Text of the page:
At what point does a speculative joint venture become the exploitation of the naive or the desperate? Here’s an engineer’s take on this increasingly pressing question
Many aspects of running a consultant in today’s building industry seem more akin to those faced when running a contractor. The need to tender the lowest price to win work is just one of many examples that illustrate the fundamental change that has taken place, encouraged perhaps by the Thatcherite market approach that nobody in business is to be trusted. Some would argue that such an approach is a good thing, but I suspect that many structural engineering designers – and others, I’m sure – still struggle with that change, and maybe it is right that we do.
I was reminded of this struggle recently by a request from a contractor. Would we be interested in working “at risk” to help prepare a design-and-build tender? I gave it some thought. It would be an interesting project of reasonable size with a tender list of six. Working at risk is part of the commercial world now, so I confirmed that we were keen.
“You’ll be in competition on this one,” the contractor mentioned. I understand that, I mistakenly thought, that’s all part of working at risk, isn’t it? One of my colleagues then met the contractor, looked at the tender documents and established what was needed from us pre-tender. We also assessed what fee we would require if our client won. “Oh, no need for that until a couple of days before the tender is due in,” we were told. Only then did I start adding two and two and when I finally reached four, I phoned the contractor.
“So you want us work at risk but then we may not be in your team submitting the tender?”
I asked. “Yes, that’s right. We all work in a competitive world you know and there is only one other engineer. We are doing the same with the architects.” Now it dawned on me that I should have multiplied two by six. Getting involved suddenly seemed decidedly less attractive. The odds had doubled, but a more fundamental problem was the uneven split of risk between the team members: I had a one in 12 chance of winning the work whereas the contractor had a one in six chance. It wasn’t to be a partnering contract, but surely there are some basic principles that should apply?
I sent my fee quote in, and its receipt was acknowledged, along with the news that my suggestion had gone down like a lead balloon. By then I realised I had better things to do back on Planet Earth …
“How about I send you a fee proposal tomorrow and you ask the other engineers to do the same?” I suggested. “You can then choose between us and save us both working at risk.” I was told the other engineers may not be able to come up with a fee that quickly – after all, they were busy working on the tender. I sent my fee quote in anyway and a couple of days later its receipt was acknowledged, along with the news that my suggestion had gone down like a lead balloon. I’m not sure by whom, but by then I realised I had more pressing things to do back on Planet Earth.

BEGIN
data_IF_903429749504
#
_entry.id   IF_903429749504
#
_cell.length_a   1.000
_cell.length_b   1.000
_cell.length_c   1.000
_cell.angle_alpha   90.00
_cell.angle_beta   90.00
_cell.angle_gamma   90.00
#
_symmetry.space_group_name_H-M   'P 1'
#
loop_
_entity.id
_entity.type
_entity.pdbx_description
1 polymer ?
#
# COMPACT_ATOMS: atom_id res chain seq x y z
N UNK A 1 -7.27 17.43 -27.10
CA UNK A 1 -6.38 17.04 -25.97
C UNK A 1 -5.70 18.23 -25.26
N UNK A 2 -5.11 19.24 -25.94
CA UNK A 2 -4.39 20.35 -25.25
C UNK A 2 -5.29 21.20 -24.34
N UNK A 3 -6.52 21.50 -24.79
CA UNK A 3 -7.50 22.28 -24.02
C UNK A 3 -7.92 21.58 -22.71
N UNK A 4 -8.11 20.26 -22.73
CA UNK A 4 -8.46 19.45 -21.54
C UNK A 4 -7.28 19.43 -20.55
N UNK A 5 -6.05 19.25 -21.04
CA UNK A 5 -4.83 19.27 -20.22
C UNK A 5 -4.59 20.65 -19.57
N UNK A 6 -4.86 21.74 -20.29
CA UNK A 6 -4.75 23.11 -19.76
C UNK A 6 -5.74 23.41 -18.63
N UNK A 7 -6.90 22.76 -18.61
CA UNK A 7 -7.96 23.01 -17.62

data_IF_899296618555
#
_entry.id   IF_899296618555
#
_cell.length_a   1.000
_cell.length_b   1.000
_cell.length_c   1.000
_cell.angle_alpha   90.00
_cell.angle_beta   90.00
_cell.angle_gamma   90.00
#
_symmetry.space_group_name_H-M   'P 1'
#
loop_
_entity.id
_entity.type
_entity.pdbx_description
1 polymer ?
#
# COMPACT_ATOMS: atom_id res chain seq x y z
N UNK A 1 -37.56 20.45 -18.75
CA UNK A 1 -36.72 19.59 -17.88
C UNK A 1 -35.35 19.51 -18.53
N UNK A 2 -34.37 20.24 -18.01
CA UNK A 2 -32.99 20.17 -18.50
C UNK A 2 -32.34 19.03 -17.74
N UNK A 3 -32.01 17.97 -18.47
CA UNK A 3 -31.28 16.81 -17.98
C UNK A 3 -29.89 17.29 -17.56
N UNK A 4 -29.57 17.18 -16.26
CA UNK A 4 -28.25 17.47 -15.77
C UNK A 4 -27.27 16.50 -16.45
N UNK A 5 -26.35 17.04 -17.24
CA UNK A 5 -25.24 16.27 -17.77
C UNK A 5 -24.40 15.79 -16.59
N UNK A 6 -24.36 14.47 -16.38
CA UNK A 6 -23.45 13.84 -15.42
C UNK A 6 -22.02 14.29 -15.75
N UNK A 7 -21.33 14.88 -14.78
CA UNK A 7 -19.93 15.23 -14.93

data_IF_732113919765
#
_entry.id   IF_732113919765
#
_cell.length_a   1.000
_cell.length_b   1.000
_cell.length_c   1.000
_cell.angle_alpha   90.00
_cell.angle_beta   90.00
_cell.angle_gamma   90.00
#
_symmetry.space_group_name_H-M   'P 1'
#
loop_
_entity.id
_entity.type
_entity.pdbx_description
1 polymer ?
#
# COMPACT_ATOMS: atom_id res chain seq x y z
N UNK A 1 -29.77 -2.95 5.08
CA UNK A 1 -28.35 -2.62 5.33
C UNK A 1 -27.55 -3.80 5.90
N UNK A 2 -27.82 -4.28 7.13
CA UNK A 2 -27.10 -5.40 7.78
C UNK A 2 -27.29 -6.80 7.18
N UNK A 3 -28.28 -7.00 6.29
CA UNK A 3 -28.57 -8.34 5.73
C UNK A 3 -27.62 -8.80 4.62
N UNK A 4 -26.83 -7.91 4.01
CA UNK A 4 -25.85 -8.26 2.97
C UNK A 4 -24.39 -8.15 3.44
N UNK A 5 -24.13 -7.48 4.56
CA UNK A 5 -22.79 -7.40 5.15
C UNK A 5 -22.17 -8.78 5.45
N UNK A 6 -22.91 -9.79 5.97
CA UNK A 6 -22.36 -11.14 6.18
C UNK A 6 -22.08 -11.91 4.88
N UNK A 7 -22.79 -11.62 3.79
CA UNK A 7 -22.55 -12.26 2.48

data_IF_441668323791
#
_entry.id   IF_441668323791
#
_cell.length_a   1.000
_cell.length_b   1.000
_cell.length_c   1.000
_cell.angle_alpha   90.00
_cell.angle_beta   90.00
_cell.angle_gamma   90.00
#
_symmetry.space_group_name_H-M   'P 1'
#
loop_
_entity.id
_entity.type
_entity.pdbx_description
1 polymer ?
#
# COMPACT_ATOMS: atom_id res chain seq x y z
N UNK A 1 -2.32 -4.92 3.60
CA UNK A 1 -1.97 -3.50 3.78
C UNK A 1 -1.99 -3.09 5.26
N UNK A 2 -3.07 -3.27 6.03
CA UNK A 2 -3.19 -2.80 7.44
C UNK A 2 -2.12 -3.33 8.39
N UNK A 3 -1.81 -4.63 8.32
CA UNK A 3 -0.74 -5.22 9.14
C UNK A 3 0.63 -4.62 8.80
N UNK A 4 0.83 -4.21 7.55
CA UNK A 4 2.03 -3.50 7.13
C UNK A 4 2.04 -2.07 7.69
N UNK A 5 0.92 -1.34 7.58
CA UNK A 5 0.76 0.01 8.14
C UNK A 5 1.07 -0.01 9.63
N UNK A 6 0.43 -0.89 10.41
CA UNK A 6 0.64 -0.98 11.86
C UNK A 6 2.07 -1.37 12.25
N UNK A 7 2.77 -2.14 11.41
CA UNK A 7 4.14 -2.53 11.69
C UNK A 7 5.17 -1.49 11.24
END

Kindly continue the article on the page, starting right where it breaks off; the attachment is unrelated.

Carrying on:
A couple of weeks later I was informed that the other engineer’s quote had been received and was 10% less than mine. They would therefore be chosen to go forward to the tender since, apart from the fee, “they have already done a significant amount of work at risk for us”. Yes, I thought, I think that was the point I was trying to make at the start.
I know it is accepted in our industry that huge amounts of work is carried out at risk on PFI and PPP projects, and we have been involved in a few. But the project that I’ve been telling you about will cost only a few million. I worry about the other engineer. Assuming it understood the situation, am I naive in asking why it went for it? Is this what happens to trade subcontractors as well? As for the architects … well perhaps in a culture that encourages “competitions”, the contractor’s proposal may not have seemed as out of order as I perceived it to be – although even in a competition the winner is supposed to get the job.
We will continue to work successfully with contractor clients on design-and-build projects. In many ways we find a well-run design-and-build project as satisfying as a traditionally procured one. We will continue to attempt to take a reasonably commercial approach and be prepared to work at risk when it makes sense to us but just how desperate did that contractor think we were? When you see the smiling face pictured above at the wheel of a minicab or pulling pints in your local, feel free to come up with such business proposals. Until then, let’s all show each other some Latham/Egan-style common sense and respect.
Bob Stagg is a director at consulting structural engineer Alan Conisbee and Associates